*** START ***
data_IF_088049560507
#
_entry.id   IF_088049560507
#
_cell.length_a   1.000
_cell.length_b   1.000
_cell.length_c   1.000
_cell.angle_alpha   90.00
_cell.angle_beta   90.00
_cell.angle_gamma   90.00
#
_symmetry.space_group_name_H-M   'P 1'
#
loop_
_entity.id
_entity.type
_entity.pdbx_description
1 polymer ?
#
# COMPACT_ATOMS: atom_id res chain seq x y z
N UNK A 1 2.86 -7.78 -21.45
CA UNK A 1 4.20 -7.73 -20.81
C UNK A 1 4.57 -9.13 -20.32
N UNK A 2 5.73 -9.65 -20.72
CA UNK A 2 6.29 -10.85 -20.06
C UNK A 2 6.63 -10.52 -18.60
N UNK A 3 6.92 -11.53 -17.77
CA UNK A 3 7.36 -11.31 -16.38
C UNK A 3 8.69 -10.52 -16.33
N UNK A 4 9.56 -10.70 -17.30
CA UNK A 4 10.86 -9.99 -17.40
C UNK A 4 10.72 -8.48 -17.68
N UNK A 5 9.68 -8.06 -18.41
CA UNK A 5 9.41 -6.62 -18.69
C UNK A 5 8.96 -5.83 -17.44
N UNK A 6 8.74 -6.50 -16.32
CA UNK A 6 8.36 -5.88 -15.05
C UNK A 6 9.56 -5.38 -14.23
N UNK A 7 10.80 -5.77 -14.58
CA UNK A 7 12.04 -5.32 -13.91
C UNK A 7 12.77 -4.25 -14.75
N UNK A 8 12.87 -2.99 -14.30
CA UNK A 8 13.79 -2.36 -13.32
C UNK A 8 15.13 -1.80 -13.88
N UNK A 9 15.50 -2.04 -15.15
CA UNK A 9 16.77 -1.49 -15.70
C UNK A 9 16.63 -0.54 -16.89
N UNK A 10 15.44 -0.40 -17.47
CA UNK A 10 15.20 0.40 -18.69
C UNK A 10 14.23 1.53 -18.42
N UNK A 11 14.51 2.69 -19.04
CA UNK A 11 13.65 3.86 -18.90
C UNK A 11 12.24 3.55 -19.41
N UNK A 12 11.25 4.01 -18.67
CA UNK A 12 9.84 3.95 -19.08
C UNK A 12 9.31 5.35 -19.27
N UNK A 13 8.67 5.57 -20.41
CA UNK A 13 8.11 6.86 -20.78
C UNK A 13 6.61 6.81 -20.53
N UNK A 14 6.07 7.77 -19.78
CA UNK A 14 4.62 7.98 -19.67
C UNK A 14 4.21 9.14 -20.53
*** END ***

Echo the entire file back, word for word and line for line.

data_IF_088049560507
#
_entry.id   IF_088049560507
#
_cell.length_a   1.000
_cell.length_b   1.000
_cell.length_c   1.000
_cell.angle_alpha   90.00
_cell.angle_beta   90.00
_cell.angle_gamma   90.00
#
_symmetry.space_group_name_H-M   'P 1'
#
loop_
_entity.id
_entity.type
_entity.pdbx_description
1 polymer ?
#
# COMPACT_ATOMS: atom_id res chain seq x y z
N UNK A 1 2.86 -7.78 -21.45
CA UNK A 1 4.20 -7.73 -20.81
C UNK A 1 4.57 -9.13 -20.32
N UNK A 2 5.73 -9.65 -20.72
CA UNK A 2 6.29 -10.85 -20.06
C UNK A 2 6.63 -10.52 -18.60
N UNK A 3 6.92 -11.53 -17.77
CA UNK A 3 7.36 -11.31 -16.38
C UNK A 3 8.69 -10.52 -16.33
N UNK A 4 9.56 -10.70 -17.30
CA UNK A 4 10.86 -9.99 -17.40
C UNK A 4 10.72 -8.48 -17.68
N UNK A 5 9.68 -8.06 -18.41
CA UNK A 5 9.41 -6.62 -18.69
C UNK A 5 8.96 -5.83 -17.44
N UNK A 6 8.74 -6.50 -16.32
CA UNK A 6 8.36 -5.88 -15.05
C UNK A 6 9.56 -5.38 -14.23
N UNK A 7 10.80 -5.77 -14.58
CA UNK A 7 12.04 -5.32 -13.91
C UNK A 7 12.77 -4.25 -14.75
N UNK A 8 12.87 -2.99 -14.30
CA UNK A 8 13.79 -2.36 -13.32
C UNK A 8 15.13 -1.80 -13.88
N UNK A 9 15.50 -2.04 -15.15
CA UNK A 9 16.77 -1.49 -15.70
C UNK A 9 16.63 -0.54 -16.89
N UNK A 10 15.44 -0.40 -17.47
CA UNK A 10 15.20 0.40 -18.69
C UNK A 10 14.23 1.53 -18.42
N UNK A 11 14.51 2.69 -19.04
CA UNK A 11 13.65 3.86 -18.90
C UNK A 11 12.24 3.55 -19.41
N UNK A 12 11.25 4.01 -18.67
CA UNK A 12 9.84 3.95 -19.08
C UNK A 12 9.31 5.35 -19.27
N UNK A 13 8.67 5.57 -20.41
CA UNK A 13 8.11 6.86 -20.78
C UNK A 13 6.61 6.81 -20.53
N UNK A 14 6.07 7.77 -19.78
CA UNK A 14 4.62 7.98 -19.67
C UNK A 14 4.21 9.14 -20.53